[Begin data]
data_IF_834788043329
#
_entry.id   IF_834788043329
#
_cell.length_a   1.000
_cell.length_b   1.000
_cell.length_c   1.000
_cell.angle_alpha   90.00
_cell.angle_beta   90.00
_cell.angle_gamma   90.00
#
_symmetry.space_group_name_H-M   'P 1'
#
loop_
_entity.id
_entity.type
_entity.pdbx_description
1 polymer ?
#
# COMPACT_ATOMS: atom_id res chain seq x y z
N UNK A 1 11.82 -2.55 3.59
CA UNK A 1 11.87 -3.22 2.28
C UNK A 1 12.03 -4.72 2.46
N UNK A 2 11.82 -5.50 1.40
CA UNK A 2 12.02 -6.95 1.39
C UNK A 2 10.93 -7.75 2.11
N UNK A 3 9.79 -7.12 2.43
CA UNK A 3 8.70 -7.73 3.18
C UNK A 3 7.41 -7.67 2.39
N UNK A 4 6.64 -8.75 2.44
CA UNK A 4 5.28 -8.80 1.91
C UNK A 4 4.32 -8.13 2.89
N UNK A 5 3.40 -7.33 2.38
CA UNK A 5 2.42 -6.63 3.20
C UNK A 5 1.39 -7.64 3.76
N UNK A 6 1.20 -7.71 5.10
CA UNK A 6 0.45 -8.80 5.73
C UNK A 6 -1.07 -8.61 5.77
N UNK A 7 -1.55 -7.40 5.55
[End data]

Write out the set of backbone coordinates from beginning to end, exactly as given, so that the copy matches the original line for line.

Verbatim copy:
data_IF_834788043329
#
_entry.id   IF_834788043329
#
_cell.length_a   1.000
_cell.length_b   1.000
_cell.length_c   1.000
_cell.angle_alpha   90.00
_cell.angle_beta   90.00
_cell.angle_gamma   90.00
#
_symmetry.space_group_name_H-M   'P 1'
#
loop_
_entity.id
_entity.type
_entity.pdbx_description
1 polymer ?
#
# COMPACT_ATOMS: atom_id res chain seq x y z
N UNK A 1 11.82 -2.55 3.59
CA UNK A 1 11.87 -3.22 2.28
C UNK A 1 12.03 -4.72 2.46
N UNK A 2 11.82 -5.50 1.40
CA UNK A 2 12.02 -6.95 1.39
C UNK A 2 10.93 -7.75 2.11
N UNK A 3 9.79 -7.12 2.43
CA UNK A 3 8.70 -7.73 3.18
C UNK A 3 7.41 -7.67 2.39
N UNK A 4 6.64 -8.75 2.44
CA UNK A 4 5.28 -8.80 1.91
C UNK A 4 4.32 -8.13 2.89
N UNK A 5 3.40 -7.33 2.38
CA UNK A 5 2.42 -6.63 3.20
C UNK A 5 1.39 -7.64 3.76
N UNK A 6 1.20 -7.71 5.10
CA UNK A 6 0.45 -8.80 5.73
C UNK A 6 -1.07 -8.61 5.77
N UNK A 7 -1.55 -7.40 5.55